The material used for the seal was generally a bronze-filled Teflon, which could resist extrusion and have a long seal life. Because the seal ring was made from a grade of filled Teflon, a small amount of oil would leak under the lip as the cylinder was being extended.

One of the most unique features of this style seal was that as the rod was being retracted back into the cylinder, the buffer ring would rock or rotate slightly to the low pressure side thereby forcing leaked oil back into the retract side of the cylinder under the buffer ring.

This seal is commonly called a Buffer Ring (for reasons we’ll explore in this blog), but this seal helped usher Teflon into most high-pressure hydraulic systems today.

picture of buffer ring

Pre-Buffer Ring Sealing Problems

Manufactures of high-pressure hydraulic systems in equipment, such as back hoes or hydraulic cranes found that their products were having seal failures prior to reaching warranty. This resulted in downtime and large warranty expense to repair these cylinders in the field.

In normal operations, the standard U-Cup made from a variety of Urethanes did an excellent job of creating a “near” zero leak sealing system. The problems would occur as the “bulk” oil temperature rose due to usage, pressure spikes in the system would cause premature failure of the Urethane U-Cup.

It was the pressure spikes that usually wreaked havoc with the U-cup seal design, causing the urethane to break down and eventually crack, creating a leak, and resulting in equipment shut-downs.

The Buffer Ring Solution

The Buffer Ring turned out to be the answer. By adding another sealing element in front of the Urethane U-cup, the life of the U-cup was greatly extended, overall friction in the system was reduced, and the bulk temperature in the hydraulic system was lowered.

All these advantages came by adding a sealing element. The true savings showed up in dramatically improving equipment up time. This also reduced warranty costs of equipment to the OEM.

How Does the Buffer Ring Work?

The answer to this question was initially difficult for many manufacturers to understand. Normally, putting one seal in front of another should cause a pressure trap, sending pressure loads much higher than relief valve settings, which locks up the cylinder.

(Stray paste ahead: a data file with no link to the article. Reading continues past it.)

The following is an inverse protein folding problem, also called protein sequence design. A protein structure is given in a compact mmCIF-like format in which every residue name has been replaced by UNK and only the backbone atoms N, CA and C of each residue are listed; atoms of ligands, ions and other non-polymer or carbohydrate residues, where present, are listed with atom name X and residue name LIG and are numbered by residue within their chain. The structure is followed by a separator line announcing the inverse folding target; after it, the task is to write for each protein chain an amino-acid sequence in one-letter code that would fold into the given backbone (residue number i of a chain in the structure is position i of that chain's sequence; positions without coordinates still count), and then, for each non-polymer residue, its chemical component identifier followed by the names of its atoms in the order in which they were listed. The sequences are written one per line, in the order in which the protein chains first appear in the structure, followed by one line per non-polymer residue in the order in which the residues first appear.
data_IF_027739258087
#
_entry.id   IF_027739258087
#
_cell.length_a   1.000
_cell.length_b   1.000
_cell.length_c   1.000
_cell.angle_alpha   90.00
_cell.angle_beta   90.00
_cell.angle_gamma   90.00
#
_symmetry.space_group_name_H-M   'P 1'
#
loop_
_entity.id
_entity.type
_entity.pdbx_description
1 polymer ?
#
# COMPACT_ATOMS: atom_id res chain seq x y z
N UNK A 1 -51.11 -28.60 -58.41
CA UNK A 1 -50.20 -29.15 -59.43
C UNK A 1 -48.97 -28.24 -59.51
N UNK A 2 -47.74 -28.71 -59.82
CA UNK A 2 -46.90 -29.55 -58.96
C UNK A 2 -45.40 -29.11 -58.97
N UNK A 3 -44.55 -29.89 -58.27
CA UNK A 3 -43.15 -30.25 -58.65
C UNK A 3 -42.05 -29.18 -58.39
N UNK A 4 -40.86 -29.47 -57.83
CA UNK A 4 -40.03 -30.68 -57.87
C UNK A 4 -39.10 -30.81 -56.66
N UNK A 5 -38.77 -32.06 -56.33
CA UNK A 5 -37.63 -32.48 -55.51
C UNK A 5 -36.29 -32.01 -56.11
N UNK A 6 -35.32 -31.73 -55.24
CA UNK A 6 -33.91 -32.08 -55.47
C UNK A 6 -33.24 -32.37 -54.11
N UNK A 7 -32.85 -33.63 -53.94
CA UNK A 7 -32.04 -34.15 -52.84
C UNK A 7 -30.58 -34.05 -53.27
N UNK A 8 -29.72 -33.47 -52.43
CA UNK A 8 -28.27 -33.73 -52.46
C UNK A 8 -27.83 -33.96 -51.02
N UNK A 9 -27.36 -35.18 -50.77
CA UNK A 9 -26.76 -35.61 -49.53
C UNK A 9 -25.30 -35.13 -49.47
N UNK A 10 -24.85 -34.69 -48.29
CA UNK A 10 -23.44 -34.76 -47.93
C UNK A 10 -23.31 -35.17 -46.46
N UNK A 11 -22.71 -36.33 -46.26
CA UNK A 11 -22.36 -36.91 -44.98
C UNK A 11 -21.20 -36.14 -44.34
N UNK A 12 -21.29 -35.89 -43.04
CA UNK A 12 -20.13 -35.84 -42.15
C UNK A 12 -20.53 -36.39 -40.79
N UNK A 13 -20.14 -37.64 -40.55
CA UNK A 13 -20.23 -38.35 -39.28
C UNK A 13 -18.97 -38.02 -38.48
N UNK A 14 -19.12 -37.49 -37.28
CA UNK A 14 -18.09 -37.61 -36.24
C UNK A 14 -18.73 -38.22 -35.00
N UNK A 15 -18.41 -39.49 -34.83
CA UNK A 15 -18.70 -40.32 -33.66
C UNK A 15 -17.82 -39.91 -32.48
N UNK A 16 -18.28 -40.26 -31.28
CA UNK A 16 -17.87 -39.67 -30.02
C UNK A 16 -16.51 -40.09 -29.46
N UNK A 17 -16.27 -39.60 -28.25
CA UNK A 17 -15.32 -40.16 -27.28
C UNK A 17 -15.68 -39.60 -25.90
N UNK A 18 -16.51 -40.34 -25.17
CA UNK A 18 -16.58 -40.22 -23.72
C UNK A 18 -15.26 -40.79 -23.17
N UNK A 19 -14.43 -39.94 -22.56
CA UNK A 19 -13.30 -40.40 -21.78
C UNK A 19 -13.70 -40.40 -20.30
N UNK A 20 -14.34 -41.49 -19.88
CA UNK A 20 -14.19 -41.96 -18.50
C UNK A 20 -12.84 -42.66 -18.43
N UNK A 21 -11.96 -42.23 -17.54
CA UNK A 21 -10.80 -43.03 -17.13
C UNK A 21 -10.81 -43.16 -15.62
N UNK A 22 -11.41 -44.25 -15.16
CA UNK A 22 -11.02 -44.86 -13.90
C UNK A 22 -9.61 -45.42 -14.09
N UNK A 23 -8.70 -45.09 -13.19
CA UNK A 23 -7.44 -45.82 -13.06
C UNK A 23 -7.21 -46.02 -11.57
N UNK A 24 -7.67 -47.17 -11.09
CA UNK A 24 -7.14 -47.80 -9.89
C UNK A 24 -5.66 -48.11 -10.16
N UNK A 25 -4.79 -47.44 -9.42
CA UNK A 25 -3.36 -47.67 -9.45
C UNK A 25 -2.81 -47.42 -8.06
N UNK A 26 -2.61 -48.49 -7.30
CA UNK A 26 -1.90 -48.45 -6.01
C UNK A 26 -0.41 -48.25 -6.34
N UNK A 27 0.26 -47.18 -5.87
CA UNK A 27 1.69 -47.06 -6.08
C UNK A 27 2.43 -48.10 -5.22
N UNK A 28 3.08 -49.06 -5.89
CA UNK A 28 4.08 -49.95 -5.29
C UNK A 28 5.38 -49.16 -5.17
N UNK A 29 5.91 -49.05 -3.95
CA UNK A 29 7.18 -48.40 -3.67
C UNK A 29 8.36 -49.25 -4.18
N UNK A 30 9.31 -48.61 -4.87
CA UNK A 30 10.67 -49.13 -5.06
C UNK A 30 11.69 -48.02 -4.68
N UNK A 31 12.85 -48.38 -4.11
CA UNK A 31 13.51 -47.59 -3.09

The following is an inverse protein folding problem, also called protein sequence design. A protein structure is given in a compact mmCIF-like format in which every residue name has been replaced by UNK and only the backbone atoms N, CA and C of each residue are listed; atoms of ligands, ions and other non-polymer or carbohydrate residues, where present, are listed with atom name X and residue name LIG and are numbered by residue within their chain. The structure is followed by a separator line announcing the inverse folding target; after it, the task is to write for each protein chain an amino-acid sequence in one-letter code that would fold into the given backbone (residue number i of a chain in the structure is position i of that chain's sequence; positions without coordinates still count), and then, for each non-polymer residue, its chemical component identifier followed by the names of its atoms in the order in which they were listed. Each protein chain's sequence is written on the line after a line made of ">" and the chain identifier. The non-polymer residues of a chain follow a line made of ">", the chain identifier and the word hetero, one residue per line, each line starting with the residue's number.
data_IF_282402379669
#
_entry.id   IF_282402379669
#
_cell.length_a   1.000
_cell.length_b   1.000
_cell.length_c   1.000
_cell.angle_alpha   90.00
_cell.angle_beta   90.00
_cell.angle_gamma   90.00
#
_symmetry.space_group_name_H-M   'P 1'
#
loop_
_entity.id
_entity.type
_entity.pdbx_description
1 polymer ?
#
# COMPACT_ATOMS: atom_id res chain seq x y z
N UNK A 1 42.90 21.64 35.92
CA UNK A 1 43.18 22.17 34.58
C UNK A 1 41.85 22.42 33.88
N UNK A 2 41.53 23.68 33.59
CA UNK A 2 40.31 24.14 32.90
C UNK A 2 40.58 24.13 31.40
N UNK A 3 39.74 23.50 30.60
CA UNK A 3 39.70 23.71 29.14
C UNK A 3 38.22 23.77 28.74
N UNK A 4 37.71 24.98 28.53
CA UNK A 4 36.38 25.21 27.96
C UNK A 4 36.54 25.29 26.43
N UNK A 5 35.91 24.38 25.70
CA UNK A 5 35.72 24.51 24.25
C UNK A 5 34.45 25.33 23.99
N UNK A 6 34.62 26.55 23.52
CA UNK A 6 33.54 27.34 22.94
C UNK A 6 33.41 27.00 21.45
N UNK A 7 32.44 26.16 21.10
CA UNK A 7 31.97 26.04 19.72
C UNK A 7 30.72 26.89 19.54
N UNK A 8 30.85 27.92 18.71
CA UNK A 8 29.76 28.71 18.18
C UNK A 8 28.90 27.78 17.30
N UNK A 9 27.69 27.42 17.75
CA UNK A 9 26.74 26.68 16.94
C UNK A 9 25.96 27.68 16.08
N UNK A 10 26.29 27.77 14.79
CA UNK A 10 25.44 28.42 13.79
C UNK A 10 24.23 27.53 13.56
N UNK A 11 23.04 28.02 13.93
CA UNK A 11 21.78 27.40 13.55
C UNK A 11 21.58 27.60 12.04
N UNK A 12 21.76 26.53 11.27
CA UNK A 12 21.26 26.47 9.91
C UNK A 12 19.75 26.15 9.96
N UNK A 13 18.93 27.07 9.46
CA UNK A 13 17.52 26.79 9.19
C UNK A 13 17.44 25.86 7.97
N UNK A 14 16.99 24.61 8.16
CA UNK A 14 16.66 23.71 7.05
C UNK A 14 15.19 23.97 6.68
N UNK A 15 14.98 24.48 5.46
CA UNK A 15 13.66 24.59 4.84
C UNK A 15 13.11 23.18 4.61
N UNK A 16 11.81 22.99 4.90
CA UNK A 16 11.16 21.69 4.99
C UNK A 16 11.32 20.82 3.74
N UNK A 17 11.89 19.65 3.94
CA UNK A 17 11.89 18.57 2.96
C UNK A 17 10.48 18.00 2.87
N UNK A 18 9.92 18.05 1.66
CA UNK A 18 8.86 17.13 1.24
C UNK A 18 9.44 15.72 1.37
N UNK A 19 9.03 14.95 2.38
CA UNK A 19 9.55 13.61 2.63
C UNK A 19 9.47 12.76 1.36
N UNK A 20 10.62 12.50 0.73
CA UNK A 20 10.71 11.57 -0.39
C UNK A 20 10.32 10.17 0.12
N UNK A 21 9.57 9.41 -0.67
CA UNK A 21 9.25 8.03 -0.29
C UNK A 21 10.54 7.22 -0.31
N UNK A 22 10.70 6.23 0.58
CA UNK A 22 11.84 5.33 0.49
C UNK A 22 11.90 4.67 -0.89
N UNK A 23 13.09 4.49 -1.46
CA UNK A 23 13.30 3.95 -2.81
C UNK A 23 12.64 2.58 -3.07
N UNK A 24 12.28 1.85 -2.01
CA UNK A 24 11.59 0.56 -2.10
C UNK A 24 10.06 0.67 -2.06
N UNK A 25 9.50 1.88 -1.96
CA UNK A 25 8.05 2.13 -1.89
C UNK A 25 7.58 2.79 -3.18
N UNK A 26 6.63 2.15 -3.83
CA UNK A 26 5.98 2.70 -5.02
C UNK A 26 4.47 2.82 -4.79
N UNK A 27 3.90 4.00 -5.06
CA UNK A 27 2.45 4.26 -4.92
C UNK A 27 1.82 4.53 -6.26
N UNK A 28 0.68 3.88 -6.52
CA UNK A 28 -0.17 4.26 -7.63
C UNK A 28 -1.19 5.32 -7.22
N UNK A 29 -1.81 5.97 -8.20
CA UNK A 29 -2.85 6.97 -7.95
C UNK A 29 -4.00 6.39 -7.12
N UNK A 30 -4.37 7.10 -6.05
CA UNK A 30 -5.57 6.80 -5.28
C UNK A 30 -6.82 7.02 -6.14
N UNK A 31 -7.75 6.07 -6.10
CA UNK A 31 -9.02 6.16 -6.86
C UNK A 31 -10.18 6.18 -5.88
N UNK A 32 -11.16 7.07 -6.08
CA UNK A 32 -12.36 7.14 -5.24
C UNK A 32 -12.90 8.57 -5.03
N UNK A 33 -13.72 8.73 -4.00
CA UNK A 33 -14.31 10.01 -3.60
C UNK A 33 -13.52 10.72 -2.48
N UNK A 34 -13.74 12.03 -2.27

The secret was in the way the Buffer Ring performed its job.

The seal leaking is very important to its design. If oil didn’t reach the U-Cup, the U-cup would generate heat and begin to wear out prematurely. So, since the Buffer Ring allowed a small amount of fluid to seep under the lip, this fluid lubricated the U-cup and kept its friction to a minimum.

Being elastomeric in nature, the U-cup did an excellent job of wiping the rod nearly completely dry.

But what about the pressure trap?

picture of buffer ring in application

The Buffer Ring and its unique quality allowed fluid back into the system. Testing verified that this would happen anywhere from zero to about 100 PSI.

The U-cup spent most of its life in a well-lubricated, low-pressure / low-temperature environment compared to the original design.

The Buffer Ring also made suppliers of U-Cups extremely happy, as their failed seal had been given new life compared to the holes blown through the back of their urethane product. Continue reading The History and Ingenuity of the Buffer Ring: Part 1

Spring Types and Materials in Sealing Systems

Springs are an integral part of all sealing systems. A simple air cylinder has O-rings to seal in the air, and the O-ring exhibits spring-like qualities to ensure a good seal over a broad temperature range.

But what are the different types of springs and materials in sealing systems? And how do you choose the best for your application?

image of metal spring types

Metal Springs

Metal springs, such as the Cantilever and Canted Coil spring, are used to energize polymers such as Teflon and ultra high molecular weight polyethylene (UHMW) to allow sealing in a wide range of temperatures. Selecting the correct spring material is critical to the life of the seal.

Metal energized seals are often subjected to a wide variety of fluids and temperature ranges, which then requires the correct material choice for the life of the seal in the application.

One of the earliest metal springs was the flat band or marcel expander, often made from common materials like 300 series Stainless Steel or heat treated 17-7 Stainless Steel.

These materials are often chosen for their tensile strength. But due to the cost to manufacture and the high volumes of spring required, these two expanders were often relegated to industrial or aerospace hydraulic systems.

If system fluids were not compatible with Stainless Steel, customers generally went to a different sealing system to avoid the high cost of short runs in these styles of energizers.

O-Rings cover a wide range of temperatures, and fluids, but generally not both. If there are multiple fluids involved, O-Rings often fail to provide compatibility over a range of fluids.